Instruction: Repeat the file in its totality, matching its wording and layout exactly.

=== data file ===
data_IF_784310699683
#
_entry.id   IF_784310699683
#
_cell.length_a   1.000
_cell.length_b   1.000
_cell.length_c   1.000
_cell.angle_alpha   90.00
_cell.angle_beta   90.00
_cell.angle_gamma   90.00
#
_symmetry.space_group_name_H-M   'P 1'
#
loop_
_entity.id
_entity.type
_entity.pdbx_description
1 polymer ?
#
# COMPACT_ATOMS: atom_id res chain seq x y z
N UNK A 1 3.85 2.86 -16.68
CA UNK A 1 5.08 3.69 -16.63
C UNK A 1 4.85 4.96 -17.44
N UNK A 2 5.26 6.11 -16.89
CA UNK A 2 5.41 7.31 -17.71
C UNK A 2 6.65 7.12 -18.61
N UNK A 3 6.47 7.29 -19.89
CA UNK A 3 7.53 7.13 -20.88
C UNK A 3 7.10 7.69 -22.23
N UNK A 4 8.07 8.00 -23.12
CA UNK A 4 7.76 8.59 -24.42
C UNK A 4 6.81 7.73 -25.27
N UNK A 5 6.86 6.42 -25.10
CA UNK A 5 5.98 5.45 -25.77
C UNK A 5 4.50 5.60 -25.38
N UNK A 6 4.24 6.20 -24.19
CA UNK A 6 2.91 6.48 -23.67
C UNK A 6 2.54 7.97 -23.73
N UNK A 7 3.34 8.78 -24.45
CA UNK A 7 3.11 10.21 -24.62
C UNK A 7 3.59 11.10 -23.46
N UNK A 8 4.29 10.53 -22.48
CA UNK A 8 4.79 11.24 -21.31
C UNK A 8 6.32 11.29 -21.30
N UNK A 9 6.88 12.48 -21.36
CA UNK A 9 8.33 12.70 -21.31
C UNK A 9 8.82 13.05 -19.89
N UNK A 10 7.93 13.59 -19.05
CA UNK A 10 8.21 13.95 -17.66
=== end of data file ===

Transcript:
data_IF_784310699683
#
_entry.id   IF_784310699683
#
_cell.length_a   1.000
_cell.length_b   1.000
_cell.length_c   1.000
_cell.angle_alpha   90.00
_cell.angle_beta   90.00
_cell.angle_gamma   90.00
#
_symmetry.space_group_name_H-M   'P 1'
#
loop_
_entity.id
_entity.type
_entity.pdbx_description
1 polymer ?
#
# COMPACT_ATOMS: atom_id res chain seq x y z
N UNK A 1 3.85 2.86 -16.68
CA UNK A 1 5.08 3.69 -16.63
C UNK A 1 4.85 4.96 -17.44
N UNK A 2 5.26 6.11 -16.89
CA UNK A 2 5.41 7.31 -17.71
C UNK A 2 6.65 7.12 -18.61
N UNK A 3 6.47 7.29 -19.89
CA UNK A 3 7.53 7.13 -20.88
C UNK A 3 7.10 7.69 -22.23
N UNK A 4 8.07 8.00 -23.12
CA UNK A 4 7.76 8.59 -24.42
C UNK A 4 6.81 7.73 -25.27
N UNK A 5 6.86 6.42 -25.10
CA UNK A 5 5.98 5.45 -25.77
C UNK A 5 4.50 5.60 -25.38
N UNK A 6 4.24 6.20 -24.19
CA UNK A 6 2.91 6.48 -23.67
C UNK A 6 2.54 7.97 -23.73
N UNK A 7 3.34 8.78 -24.45
CA UNK A 7 3.11 10.21 -24.62
C UNK A 7 3.59 11.10 -23.46
N UNK A 8 4.29 10.53 -22.48
CA UNK A 8 4.79 11.24 -21.31
C UNK A 8 6.32 11.29 -21.30
N UNK A 9 6.88 12.48 -21.36
CA UNK A 9 8.33 12.70 -21.31
C UNK A 9 8.82 13.05 -19.89
N UNK A 10 7.93 13.59 -19.05
CA UNK A 10 8.21 13.95 -17.66